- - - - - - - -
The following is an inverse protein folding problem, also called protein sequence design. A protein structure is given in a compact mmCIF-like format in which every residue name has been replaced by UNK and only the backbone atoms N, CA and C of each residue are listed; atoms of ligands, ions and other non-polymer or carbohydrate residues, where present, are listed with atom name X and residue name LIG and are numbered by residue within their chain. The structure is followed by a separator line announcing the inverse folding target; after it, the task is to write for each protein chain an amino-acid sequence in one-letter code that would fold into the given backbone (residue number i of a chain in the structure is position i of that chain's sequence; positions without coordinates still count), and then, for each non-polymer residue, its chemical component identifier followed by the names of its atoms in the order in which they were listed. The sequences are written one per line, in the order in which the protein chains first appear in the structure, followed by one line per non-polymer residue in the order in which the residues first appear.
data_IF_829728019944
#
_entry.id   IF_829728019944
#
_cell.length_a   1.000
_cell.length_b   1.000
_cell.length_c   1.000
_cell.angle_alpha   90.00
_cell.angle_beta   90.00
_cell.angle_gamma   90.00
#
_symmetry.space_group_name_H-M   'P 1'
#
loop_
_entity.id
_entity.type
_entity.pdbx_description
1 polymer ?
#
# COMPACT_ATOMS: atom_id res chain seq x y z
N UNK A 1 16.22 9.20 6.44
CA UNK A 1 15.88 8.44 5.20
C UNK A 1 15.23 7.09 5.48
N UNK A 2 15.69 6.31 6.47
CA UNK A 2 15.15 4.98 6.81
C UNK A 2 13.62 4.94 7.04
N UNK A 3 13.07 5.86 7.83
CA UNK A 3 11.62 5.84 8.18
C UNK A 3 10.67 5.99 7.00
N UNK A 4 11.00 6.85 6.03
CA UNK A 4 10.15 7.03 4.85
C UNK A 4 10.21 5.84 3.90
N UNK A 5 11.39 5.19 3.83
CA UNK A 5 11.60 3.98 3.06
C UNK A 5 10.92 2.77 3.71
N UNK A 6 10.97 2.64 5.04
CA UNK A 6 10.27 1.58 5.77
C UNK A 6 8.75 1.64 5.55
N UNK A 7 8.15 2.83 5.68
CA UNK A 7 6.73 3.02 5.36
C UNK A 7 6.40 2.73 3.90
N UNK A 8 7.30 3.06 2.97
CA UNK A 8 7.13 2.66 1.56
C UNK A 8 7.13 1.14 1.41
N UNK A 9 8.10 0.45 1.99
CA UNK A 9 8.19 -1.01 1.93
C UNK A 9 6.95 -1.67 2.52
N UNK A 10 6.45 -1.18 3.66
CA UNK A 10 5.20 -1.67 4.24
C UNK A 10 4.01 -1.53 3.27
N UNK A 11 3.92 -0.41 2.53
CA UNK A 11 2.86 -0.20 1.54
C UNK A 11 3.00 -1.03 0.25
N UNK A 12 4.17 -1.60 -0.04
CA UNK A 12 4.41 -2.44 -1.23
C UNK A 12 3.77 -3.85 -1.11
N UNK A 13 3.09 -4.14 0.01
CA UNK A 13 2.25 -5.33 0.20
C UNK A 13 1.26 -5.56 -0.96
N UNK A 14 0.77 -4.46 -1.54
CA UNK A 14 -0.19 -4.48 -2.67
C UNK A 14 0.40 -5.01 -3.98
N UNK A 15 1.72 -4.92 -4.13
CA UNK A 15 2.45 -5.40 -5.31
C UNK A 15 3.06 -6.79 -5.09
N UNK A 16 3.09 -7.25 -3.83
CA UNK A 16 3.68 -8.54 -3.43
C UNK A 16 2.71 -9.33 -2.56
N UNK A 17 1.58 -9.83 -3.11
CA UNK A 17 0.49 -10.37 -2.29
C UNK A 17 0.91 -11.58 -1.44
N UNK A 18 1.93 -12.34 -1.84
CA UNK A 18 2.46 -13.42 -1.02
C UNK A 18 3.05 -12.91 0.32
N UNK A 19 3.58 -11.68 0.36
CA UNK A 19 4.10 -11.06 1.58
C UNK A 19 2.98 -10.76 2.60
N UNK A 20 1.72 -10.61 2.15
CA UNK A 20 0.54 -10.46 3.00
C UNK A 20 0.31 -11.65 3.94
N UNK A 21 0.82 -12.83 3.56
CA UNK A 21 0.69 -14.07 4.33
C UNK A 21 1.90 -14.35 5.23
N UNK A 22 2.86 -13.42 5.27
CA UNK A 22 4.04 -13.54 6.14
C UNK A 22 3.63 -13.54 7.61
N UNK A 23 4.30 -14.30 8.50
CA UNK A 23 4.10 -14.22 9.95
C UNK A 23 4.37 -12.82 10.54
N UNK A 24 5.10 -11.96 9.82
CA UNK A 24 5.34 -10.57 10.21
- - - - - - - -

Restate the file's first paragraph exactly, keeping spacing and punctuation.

The following is an inverse protein folding problem, also called protein sequence design. A protein structure is given in a compact mmCIF-like format in which every residue name has been replaced by UNK and only the backbone atoms N, CA and C of each residue are listed; atoms of ligands, ions and other non-polymer or carbohydrate residues, where present, are listed with atom name X and residue name LIG and are numbered by residue within their chain. The structure is followed by a separator line announcing the inverse folding target; after it, the task is to write for each protein chain an amino-acid sequence in one-letter code that would fold into the given backbone (residue number i of a chain in the structure is position i of that chain's sequence; positions without coordinates still count), and then, for each non-polymer residue, its chemical component identifier followed by the names of its atoms in the order in which they were listed. The sequences are written one per line, in the order in which the protein chains first appear in the structure, followed by one line per non-polymer residue in the order in which the residues first appear.